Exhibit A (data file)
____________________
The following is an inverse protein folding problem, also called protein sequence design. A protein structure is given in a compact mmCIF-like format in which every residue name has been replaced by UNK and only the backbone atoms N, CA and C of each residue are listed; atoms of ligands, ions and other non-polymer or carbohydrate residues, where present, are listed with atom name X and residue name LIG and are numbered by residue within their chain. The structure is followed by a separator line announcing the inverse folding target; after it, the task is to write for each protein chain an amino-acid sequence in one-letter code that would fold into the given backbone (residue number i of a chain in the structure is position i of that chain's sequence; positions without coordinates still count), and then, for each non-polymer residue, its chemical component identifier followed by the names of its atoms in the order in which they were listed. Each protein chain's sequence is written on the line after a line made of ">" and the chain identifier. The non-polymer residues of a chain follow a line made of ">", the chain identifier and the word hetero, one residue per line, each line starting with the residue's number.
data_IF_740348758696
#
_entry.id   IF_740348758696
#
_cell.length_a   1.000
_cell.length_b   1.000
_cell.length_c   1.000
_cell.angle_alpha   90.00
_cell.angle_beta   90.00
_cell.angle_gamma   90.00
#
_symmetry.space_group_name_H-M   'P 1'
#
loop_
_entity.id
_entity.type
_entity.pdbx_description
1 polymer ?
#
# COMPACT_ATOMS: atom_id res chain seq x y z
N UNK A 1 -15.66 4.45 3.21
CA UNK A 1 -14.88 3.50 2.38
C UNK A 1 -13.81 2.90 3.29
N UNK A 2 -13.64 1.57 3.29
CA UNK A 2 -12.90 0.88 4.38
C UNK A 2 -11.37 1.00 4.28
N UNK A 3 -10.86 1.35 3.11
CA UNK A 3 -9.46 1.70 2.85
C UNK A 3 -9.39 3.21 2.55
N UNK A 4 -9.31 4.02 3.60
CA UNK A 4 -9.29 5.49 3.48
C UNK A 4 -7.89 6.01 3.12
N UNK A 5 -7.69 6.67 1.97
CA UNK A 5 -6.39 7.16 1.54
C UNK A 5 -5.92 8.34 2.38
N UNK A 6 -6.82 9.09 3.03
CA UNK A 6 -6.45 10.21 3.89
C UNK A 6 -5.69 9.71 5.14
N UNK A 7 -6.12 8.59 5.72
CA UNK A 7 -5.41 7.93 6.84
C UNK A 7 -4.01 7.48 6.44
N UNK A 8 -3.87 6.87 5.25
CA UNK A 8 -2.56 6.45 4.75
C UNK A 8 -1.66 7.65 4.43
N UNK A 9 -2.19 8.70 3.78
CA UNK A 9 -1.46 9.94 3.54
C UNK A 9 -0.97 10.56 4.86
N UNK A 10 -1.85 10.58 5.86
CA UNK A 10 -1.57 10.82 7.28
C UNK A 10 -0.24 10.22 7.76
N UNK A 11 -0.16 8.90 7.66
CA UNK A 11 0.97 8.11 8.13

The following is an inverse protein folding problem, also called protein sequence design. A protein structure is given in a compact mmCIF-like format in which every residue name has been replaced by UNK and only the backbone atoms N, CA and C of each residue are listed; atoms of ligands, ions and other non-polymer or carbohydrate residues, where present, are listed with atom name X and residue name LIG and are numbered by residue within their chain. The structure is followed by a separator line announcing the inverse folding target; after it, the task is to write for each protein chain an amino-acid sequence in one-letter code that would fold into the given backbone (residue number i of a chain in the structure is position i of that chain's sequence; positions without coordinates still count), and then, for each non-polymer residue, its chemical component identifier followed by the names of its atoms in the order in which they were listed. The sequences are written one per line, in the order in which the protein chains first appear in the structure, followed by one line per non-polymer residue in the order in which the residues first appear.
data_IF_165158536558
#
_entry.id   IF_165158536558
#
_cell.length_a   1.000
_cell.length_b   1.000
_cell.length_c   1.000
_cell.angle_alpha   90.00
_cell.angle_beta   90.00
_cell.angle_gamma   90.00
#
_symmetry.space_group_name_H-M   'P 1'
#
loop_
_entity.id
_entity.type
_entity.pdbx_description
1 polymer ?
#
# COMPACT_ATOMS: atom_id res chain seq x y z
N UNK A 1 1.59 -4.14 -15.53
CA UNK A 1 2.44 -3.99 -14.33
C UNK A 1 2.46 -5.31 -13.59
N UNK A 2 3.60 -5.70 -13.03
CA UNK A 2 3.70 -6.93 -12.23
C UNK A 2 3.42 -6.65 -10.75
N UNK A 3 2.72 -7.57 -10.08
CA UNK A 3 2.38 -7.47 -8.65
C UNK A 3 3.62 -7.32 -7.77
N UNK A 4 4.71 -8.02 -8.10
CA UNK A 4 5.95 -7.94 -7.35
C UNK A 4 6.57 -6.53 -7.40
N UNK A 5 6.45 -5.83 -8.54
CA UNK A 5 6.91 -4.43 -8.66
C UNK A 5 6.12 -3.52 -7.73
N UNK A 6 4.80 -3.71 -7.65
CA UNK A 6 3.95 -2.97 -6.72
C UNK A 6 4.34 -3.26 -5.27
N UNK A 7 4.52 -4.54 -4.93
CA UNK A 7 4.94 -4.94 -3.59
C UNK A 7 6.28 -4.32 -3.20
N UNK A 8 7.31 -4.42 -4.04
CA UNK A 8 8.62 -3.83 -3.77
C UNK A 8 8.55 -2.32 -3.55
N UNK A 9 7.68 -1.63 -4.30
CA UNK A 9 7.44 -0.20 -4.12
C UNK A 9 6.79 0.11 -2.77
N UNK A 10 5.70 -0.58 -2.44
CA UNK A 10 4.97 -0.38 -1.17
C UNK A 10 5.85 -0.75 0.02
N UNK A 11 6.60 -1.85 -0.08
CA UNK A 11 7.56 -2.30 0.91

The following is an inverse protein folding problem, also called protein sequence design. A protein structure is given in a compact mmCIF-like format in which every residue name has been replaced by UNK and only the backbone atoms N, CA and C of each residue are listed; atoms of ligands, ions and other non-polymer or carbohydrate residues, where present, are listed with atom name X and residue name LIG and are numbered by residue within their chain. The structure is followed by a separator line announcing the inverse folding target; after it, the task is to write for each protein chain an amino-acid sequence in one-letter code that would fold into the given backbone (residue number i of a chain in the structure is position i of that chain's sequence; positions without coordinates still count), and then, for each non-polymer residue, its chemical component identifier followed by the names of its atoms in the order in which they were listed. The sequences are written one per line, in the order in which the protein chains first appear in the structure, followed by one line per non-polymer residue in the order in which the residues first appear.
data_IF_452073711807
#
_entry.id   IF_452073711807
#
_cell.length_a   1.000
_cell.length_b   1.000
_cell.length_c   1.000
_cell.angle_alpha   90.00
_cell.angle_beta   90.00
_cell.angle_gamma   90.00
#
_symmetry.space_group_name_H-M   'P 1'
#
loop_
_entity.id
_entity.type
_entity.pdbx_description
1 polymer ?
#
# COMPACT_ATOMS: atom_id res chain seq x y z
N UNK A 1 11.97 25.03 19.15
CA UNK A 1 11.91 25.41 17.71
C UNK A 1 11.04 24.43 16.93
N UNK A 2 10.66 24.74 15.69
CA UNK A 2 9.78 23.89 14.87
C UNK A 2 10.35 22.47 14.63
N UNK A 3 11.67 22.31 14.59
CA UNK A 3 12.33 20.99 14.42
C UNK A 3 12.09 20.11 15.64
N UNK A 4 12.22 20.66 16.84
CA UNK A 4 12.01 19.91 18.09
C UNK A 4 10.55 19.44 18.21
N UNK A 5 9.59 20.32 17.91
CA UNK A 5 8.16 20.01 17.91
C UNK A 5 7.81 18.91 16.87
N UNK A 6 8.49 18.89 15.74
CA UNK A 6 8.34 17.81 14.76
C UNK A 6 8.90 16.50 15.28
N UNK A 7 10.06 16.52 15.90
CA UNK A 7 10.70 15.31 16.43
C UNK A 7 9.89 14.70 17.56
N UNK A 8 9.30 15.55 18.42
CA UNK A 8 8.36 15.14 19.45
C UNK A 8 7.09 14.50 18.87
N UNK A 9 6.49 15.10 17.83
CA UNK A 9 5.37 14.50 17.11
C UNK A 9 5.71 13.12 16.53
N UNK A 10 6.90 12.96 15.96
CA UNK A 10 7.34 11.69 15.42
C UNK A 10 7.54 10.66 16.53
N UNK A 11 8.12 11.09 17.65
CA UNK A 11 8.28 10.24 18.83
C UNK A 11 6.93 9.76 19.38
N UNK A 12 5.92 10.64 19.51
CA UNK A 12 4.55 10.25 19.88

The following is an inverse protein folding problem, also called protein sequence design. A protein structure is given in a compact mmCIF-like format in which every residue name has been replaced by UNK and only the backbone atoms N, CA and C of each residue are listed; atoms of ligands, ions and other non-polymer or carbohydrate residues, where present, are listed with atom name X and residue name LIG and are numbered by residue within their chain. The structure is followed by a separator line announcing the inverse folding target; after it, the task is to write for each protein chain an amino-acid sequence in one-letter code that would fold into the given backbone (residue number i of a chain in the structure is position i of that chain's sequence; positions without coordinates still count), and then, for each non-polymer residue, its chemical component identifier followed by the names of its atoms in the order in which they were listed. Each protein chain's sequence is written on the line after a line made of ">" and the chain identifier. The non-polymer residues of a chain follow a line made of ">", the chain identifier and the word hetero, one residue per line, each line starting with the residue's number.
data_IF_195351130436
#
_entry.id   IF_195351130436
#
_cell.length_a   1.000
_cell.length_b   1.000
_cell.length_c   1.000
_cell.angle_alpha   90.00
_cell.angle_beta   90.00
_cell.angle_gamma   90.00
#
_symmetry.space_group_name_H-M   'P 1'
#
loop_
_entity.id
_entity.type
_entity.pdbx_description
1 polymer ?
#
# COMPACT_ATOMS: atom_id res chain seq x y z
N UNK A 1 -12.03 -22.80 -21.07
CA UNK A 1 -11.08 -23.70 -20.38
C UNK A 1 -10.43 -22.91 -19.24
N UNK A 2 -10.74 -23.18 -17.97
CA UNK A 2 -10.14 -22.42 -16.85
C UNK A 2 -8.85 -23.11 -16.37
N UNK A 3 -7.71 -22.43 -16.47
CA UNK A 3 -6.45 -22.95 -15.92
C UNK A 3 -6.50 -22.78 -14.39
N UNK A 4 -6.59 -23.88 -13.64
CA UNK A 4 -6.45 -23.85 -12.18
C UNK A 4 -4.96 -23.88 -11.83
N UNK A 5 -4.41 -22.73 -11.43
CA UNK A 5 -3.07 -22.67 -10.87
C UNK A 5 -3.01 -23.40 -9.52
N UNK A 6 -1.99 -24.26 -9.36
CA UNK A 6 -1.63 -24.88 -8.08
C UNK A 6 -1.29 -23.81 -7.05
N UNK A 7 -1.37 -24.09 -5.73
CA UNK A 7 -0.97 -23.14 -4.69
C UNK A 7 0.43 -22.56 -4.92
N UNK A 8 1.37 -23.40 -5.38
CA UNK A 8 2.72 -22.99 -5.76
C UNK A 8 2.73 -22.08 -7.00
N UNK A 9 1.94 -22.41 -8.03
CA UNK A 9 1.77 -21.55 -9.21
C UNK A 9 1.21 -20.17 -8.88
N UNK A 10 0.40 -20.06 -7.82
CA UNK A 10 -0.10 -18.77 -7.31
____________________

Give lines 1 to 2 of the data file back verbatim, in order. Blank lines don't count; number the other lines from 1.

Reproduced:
The following is an inverse protein folding problem, also called protein sequence design. A protein structure is given in a compact mmCIF-like format in which every residue name has been replaced by UNK and only the backbone atoms N, CA and C of each residue are listed; atoms of ligands, ions and other non-polymer or carbohydrate residues, where present, are listed with atom name X and residue name LIG and are numbered by residue within their chain. The structure is followed by a separator line announcing the inverse folding target; after it, the task is to write for each protein chain an amino-acid sequence in one-letter code that would fold into the given backbone (residue number i of a chain in the structure is position i of that chain's sequence; positions without coordinates still count), and then, for each non-polymer residue, its chemical component identifier followed by the names of its atoms in the order in which they were listed. Each protein chain's sequence is written on the line after a line made of ">" and the chain identifier. The non-polymer residues of a chain follow a line made of ">", the chain identifier and the word hetero, one residue per line, each line starting with the residue's number.
data_IF_740348758696